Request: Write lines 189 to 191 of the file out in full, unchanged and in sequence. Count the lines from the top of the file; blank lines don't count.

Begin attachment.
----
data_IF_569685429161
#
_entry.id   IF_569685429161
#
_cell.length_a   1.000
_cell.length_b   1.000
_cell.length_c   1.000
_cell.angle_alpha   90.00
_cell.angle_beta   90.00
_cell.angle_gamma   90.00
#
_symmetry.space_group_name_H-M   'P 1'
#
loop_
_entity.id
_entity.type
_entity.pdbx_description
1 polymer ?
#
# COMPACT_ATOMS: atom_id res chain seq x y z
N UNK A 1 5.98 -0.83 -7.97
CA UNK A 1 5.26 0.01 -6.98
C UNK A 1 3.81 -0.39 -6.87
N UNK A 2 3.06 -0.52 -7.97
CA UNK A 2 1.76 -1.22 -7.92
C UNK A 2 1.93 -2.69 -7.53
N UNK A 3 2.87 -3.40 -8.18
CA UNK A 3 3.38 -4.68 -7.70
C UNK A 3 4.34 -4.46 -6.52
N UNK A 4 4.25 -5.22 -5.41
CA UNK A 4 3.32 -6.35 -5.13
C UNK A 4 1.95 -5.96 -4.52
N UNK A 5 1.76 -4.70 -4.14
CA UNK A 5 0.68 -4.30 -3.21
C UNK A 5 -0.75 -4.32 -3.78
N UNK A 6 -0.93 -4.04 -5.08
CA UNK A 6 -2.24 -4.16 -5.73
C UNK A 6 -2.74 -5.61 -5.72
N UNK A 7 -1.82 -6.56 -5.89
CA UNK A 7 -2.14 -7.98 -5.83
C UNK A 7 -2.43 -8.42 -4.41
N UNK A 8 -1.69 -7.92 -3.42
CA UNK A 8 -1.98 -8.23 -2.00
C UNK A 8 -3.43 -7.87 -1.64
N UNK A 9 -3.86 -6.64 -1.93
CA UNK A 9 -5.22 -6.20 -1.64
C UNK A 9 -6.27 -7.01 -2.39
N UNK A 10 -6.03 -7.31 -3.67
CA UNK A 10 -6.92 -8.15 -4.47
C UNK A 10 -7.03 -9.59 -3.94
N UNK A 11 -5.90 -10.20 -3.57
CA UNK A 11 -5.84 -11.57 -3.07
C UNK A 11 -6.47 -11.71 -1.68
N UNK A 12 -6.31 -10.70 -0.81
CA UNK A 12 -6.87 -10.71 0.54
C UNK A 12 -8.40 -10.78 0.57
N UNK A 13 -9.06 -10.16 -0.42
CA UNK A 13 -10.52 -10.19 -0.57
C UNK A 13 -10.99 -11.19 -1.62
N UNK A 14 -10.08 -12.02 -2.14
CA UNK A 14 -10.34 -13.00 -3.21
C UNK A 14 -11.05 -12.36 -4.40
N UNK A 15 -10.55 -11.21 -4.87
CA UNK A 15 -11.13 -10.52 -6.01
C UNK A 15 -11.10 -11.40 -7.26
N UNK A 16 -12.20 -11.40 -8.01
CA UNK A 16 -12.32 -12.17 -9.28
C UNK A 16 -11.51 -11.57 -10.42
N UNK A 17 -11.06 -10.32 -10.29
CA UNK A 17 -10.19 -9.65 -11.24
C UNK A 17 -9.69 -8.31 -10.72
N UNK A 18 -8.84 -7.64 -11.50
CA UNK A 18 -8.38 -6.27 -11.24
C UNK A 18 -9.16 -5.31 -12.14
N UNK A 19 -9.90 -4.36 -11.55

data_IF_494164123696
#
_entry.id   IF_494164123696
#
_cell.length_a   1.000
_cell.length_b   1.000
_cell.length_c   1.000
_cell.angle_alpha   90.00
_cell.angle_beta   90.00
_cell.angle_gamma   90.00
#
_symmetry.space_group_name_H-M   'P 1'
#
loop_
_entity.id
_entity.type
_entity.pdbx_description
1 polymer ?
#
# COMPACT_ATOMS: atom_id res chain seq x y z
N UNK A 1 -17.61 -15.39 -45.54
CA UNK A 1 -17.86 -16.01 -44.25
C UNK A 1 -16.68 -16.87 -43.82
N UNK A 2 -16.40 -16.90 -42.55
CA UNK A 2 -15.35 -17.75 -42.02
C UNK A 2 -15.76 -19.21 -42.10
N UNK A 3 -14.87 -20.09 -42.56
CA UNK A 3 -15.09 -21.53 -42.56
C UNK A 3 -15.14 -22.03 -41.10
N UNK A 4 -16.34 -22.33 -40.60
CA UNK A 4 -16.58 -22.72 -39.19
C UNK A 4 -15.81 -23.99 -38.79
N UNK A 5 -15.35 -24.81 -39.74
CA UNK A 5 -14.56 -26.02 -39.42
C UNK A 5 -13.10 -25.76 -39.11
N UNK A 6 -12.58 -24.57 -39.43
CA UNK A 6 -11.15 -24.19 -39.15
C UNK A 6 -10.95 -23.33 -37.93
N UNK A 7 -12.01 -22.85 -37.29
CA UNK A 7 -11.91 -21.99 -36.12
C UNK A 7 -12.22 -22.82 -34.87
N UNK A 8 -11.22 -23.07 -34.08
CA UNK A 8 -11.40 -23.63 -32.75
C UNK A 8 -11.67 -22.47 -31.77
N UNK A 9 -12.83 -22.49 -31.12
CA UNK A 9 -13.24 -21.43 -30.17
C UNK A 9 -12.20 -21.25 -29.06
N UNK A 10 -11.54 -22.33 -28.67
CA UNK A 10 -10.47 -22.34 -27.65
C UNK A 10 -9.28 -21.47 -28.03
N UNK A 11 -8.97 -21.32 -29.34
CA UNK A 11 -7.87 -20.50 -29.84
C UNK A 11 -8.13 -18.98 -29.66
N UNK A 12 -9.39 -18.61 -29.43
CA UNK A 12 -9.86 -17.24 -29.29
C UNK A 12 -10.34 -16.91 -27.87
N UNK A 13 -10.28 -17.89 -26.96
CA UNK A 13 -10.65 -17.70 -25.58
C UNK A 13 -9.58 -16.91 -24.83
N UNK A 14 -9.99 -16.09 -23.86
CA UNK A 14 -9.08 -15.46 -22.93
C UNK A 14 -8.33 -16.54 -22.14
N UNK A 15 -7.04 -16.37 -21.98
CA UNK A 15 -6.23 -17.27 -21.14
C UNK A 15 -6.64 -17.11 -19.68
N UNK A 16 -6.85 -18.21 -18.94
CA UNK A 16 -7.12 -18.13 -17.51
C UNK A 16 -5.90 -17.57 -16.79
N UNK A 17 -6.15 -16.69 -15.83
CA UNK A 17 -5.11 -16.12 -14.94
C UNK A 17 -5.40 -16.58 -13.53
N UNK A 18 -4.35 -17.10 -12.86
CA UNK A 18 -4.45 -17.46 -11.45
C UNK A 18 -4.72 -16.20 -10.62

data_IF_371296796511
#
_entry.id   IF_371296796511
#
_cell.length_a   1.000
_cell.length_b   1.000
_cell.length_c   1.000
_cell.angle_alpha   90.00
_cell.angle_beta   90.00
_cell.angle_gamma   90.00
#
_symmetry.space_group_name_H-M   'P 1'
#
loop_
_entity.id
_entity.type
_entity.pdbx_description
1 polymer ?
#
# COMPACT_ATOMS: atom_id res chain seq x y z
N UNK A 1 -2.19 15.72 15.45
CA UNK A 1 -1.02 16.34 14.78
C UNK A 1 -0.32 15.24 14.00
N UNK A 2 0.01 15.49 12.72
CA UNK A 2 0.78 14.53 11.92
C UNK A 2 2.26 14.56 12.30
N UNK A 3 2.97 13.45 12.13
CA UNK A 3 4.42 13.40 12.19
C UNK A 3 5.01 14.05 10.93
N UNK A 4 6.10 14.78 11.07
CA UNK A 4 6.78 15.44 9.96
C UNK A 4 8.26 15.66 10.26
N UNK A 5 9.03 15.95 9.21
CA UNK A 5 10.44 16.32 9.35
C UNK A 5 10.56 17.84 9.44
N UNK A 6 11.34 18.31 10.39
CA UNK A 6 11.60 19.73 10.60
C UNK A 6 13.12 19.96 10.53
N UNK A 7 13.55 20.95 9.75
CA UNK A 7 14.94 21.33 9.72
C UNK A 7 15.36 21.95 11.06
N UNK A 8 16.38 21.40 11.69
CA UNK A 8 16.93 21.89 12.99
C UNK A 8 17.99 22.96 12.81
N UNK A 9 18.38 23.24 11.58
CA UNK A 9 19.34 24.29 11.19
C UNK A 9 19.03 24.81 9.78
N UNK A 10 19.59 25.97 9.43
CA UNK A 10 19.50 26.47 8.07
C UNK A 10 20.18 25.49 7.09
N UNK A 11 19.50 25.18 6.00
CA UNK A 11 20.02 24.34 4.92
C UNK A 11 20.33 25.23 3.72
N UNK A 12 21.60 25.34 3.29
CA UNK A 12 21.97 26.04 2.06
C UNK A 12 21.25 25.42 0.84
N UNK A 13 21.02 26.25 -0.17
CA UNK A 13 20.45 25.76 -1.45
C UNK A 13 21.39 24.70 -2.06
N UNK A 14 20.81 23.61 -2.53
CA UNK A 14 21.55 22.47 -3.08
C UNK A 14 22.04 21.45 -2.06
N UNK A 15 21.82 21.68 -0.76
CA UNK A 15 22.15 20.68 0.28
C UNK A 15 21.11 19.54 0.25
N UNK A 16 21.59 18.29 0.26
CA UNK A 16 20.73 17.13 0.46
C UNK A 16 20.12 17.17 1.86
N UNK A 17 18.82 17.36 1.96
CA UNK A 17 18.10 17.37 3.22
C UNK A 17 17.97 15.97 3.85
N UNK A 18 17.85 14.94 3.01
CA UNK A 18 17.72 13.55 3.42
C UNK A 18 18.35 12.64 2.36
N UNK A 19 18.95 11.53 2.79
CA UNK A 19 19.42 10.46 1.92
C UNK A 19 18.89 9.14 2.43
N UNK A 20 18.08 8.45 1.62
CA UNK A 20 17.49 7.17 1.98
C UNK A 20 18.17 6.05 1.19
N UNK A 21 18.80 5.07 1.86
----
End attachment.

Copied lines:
CA UNK A 7 14.94 21.33 9.72
C UNK A 7 15.36 21.95 11.06
N UNK A 8 16.38 21.40 11.69